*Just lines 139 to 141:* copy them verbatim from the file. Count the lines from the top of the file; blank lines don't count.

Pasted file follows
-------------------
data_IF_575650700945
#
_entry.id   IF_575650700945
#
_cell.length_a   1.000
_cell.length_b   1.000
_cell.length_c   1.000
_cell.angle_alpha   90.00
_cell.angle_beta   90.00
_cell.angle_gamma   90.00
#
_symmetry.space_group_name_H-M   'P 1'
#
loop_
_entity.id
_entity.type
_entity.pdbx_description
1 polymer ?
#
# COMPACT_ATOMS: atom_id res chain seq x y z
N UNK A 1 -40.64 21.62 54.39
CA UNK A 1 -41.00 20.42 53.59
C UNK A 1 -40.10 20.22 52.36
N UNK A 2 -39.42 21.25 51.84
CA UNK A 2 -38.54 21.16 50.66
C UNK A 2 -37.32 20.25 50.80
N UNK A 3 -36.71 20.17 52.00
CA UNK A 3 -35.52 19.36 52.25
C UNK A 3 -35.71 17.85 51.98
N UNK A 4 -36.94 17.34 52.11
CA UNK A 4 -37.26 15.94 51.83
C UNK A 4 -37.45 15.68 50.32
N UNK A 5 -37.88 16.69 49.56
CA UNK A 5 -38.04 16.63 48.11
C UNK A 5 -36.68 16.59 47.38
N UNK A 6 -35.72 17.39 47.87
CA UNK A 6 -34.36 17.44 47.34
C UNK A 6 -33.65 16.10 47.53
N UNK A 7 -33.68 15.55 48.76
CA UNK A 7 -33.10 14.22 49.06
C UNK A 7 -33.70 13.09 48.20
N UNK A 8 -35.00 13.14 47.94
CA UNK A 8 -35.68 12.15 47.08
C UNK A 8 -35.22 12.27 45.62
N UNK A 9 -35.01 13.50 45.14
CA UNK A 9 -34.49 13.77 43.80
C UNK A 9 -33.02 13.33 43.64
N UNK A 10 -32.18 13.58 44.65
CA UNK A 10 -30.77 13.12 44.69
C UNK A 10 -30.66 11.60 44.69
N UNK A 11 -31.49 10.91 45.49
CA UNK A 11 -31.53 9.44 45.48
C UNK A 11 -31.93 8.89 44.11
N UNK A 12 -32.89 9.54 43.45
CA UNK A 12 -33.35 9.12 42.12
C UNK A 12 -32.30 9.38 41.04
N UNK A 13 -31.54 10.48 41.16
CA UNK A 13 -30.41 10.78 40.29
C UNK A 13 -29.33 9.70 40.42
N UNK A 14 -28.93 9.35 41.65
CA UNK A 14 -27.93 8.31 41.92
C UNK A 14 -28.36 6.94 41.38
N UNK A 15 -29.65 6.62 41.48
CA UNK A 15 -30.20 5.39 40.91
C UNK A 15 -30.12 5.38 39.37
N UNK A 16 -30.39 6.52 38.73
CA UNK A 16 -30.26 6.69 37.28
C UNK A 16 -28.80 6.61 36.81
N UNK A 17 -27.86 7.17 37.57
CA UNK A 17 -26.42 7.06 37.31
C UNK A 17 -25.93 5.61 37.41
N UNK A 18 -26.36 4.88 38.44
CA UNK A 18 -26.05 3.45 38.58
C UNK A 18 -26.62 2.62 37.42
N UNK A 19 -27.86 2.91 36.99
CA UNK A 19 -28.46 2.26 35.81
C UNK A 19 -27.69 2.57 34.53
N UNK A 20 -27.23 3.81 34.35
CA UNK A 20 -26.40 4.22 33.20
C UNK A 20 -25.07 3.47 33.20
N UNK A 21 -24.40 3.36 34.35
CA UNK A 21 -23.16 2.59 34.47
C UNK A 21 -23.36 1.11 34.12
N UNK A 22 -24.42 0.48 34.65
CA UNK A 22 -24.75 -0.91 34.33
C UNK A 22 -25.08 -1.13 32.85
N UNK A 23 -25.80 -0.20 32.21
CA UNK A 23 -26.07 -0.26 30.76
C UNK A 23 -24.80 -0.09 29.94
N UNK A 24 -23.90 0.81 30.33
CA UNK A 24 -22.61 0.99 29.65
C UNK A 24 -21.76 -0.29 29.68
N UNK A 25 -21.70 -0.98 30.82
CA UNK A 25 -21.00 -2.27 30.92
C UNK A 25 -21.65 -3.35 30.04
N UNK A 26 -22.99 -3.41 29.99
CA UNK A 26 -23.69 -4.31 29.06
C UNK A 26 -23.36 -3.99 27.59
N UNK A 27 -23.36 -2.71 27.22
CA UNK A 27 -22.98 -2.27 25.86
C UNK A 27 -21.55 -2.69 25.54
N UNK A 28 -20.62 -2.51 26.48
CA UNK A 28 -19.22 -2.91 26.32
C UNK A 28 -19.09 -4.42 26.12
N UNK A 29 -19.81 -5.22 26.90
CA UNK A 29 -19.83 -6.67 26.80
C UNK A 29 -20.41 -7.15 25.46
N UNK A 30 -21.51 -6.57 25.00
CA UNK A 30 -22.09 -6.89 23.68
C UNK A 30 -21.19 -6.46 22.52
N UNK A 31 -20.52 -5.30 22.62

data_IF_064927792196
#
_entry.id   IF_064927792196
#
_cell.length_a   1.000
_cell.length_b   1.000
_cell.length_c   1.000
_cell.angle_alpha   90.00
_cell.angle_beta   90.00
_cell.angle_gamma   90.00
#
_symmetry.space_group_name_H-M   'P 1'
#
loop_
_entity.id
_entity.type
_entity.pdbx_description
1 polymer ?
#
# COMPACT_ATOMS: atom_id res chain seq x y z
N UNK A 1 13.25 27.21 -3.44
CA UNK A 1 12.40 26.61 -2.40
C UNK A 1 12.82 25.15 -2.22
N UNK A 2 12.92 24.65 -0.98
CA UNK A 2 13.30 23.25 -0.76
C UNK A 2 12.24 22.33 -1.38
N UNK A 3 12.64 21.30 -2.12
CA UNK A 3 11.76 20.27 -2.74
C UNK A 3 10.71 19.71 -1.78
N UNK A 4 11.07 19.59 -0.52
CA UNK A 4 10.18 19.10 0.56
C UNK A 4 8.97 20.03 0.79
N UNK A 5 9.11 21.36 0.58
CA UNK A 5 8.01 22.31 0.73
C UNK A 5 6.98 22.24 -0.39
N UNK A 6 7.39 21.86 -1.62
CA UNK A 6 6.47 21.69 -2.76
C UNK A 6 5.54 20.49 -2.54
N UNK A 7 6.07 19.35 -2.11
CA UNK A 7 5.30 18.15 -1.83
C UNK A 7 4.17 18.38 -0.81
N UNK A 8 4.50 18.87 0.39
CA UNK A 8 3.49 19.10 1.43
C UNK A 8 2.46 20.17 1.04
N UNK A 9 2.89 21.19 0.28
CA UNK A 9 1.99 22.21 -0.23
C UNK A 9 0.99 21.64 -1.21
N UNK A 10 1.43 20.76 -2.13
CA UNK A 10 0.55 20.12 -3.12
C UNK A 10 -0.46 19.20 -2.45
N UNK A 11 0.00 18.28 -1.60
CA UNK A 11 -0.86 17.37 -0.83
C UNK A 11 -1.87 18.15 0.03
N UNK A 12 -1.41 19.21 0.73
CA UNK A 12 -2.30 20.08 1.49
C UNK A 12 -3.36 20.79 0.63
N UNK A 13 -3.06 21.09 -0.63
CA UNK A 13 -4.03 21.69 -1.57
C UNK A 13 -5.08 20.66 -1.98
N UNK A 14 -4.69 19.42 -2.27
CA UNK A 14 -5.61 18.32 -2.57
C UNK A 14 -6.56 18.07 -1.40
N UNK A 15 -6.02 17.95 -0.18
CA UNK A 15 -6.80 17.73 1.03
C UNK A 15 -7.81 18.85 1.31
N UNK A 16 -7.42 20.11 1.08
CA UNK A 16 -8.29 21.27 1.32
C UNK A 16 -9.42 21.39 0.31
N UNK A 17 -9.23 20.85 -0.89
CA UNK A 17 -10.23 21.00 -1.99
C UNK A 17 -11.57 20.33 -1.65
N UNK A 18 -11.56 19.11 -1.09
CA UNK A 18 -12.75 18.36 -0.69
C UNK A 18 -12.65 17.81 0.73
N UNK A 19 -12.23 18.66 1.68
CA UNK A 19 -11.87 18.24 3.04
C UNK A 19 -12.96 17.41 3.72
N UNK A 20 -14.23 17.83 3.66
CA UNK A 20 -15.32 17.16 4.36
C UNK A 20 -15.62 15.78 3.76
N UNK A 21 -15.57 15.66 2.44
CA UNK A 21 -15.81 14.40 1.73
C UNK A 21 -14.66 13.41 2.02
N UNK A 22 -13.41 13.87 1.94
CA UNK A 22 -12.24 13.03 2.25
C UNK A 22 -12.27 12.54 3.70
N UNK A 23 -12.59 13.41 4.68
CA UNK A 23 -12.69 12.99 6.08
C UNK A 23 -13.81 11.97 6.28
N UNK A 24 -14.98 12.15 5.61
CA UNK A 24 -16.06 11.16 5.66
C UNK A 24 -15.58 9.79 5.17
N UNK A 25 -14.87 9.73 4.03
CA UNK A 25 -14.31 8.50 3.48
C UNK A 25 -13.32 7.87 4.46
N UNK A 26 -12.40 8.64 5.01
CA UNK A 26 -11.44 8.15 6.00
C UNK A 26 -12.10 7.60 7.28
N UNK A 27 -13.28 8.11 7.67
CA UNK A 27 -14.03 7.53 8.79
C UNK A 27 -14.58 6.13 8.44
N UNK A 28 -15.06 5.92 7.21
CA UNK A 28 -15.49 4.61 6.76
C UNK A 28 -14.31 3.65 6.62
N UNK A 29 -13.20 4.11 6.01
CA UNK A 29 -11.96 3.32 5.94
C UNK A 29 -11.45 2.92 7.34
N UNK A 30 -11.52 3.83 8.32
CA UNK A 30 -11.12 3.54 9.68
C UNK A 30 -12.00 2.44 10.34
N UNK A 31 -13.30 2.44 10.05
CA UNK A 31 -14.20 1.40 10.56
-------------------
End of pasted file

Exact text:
CA UNK A 3 11.76 20.27 -2.74
C UNK A 3 10.71 19.71 -1.78
N UNK A 4 11.07 19.59 -0.52